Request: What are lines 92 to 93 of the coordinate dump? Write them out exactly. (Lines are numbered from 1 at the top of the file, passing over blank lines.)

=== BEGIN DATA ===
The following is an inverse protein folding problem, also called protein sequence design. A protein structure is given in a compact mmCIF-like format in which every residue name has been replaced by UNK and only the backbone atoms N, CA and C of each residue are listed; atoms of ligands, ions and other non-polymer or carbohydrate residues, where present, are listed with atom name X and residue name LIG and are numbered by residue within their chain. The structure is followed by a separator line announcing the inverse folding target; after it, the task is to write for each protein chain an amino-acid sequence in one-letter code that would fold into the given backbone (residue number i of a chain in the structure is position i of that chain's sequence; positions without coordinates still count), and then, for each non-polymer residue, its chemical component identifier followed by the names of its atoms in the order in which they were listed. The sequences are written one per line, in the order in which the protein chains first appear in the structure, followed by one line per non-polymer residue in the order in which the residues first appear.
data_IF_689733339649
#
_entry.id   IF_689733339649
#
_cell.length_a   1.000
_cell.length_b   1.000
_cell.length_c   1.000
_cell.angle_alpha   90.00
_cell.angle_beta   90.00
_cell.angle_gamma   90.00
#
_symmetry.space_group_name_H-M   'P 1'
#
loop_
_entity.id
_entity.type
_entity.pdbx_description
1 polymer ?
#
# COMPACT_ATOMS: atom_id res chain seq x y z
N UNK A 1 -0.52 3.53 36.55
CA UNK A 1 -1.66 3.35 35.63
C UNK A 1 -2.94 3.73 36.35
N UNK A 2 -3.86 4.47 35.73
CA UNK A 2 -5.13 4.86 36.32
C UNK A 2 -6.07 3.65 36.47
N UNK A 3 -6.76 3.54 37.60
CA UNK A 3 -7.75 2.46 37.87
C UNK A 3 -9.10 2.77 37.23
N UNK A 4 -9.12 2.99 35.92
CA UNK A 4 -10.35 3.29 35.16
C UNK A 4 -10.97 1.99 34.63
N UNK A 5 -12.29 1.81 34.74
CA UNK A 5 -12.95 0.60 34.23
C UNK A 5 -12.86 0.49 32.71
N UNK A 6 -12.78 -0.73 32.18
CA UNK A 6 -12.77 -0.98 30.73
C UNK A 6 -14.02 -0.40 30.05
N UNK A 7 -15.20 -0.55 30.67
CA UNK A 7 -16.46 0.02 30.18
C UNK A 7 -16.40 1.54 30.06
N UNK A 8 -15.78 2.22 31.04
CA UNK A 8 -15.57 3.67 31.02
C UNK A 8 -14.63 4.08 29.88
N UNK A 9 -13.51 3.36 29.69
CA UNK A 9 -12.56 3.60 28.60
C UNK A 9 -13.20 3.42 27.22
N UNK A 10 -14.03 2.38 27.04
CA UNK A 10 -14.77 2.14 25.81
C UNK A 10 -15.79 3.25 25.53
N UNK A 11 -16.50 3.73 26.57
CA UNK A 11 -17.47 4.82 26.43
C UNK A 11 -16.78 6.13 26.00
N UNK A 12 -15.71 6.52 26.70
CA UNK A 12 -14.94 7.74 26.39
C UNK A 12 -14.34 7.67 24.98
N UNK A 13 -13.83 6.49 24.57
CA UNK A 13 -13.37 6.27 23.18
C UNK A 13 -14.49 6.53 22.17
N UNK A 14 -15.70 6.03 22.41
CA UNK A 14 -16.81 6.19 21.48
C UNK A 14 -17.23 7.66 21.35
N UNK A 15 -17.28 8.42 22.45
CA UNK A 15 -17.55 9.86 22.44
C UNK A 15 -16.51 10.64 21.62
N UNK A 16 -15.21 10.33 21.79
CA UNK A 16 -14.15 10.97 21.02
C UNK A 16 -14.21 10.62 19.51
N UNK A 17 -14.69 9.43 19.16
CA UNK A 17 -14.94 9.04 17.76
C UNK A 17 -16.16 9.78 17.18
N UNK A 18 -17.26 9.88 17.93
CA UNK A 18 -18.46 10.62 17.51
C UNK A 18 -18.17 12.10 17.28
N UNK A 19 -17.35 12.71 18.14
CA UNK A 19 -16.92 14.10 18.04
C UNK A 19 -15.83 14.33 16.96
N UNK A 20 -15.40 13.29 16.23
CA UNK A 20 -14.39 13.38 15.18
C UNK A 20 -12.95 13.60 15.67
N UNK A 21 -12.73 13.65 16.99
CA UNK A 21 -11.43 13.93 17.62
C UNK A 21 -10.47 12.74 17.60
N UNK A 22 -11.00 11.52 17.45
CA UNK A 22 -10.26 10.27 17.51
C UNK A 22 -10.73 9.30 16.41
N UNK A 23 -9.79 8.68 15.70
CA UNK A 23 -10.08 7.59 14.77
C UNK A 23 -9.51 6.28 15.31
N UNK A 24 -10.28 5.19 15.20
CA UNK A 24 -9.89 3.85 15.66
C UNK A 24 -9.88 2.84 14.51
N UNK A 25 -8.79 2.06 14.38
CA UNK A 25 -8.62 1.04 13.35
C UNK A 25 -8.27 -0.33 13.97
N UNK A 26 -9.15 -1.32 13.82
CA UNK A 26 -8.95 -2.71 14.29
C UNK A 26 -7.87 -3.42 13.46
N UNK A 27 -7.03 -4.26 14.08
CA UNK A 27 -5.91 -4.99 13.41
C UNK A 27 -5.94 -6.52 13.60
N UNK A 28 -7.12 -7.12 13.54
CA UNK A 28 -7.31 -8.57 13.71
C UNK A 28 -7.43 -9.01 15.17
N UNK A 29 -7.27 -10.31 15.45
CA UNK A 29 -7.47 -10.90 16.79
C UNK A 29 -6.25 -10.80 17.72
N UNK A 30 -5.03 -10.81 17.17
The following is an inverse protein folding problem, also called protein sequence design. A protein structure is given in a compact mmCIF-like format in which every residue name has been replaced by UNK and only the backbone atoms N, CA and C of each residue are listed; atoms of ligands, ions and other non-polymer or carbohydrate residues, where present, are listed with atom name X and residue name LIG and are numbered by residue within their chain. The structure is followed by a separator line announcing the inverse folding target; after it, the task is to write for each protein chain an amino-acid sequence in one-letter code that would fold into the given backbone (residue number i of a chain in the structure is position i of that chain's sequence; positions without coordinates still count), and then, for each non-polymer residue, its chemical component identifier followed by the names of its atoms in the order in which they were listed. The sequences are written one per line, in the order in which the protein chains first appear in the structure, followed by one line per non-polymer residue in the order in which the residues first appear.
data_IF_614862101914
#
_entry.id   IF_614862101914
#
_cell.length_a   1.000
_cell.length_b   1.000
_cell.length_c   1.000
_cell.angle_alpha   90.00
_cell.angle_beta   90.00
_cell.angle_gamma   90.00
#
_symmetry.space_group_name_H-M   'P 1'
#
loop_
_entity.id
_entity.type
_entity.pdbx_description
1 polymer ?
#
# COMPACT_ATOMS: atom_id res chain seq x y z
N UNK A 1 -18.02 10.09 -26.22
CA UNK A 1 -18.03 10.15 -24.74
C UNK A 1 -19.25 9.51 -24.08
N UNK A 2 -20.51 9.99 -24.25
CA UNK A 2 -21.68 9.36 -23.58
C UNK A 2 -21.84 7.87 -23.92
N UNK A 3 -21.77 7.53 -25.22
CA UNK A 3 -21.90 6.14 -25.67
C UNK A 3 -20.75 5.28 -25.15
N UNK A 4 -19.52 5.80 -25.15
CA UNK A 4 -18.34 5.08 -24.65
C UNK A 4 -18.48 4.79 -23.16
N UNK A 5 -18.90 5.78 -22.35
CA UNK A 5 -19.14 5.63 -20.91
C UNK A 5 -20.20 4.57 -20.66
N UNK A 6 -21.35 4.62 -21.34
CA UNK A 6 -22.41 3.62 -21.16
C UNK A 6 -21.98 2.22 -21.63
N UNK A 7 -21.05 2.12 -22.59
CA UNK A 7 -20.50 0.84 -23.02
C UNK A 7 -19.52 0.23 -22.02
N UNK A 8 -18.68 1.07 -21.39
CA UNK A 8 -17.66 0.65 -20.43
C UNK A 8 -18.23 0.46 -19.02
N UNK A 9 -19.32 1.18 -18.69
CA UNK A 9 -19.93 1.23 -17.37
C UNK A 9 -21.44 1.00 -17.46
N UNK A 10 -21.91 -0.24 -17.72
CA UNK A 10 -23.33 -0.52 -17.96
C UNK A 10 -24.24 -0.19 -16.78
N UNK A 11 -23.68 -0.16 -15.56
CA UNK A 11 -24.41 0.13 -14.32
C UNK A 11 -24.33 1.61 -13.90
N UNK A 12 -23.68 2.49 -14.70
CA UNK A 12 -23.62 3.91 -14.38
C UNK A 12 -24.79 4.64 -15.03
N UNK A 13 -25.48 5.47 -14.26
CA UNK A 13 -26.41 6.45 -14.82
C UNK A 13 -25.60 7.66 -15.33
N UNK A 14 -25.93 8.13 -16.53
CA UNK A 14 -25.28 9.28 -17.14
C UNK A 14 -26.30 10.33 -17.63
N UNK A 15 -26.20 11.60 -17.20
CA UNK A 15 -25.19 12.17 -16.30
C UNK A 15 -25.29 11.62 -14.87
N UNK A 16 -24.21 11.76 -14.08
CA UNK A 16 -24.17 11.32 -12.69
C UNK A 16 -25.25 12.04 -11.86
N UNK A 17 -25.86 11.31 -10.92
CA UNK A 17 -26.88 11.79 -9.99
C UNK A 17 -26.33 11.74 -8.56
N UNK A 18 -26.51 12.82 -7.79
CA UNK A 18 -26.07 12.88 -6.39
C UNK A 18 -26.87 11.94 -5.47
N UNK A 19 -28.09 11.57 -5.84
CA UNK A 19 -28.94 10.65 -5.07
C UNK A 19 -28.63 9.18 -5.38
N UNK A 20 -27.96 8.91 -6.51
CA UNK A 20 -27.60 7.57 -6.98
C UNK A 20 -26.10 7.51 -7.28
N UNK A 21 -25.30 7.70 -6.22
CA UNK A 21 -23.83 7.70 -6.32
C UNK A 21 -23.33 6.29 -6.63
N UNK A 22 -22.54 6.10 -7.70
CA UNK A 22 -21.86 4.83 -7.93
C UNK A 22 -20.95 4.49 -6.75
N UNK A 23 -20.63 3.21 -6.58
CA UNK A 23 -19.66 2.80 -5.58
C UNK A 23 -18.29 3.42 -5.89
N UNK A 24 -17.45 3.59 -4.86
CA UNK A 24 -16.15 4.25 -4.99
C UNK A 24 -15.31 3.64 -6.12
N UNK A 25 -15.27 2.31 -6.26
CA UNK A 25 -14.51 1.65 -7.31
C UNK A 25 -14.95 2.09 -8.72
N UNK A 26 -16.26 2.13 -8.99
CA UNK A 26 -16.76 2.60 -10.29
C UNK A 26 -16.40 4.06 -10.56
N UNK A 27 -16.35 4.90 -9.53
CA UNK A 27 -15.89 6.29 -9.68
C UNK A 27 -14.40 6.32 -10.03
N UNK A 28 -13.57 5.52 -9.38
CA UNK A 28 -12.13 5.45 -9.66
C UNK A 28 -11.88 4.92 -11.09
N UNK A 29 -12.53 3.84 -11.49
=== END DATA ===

CA UNK A 24 -9.89 3.85 15.66
C UNK A 24 -9.88 2.84 14.51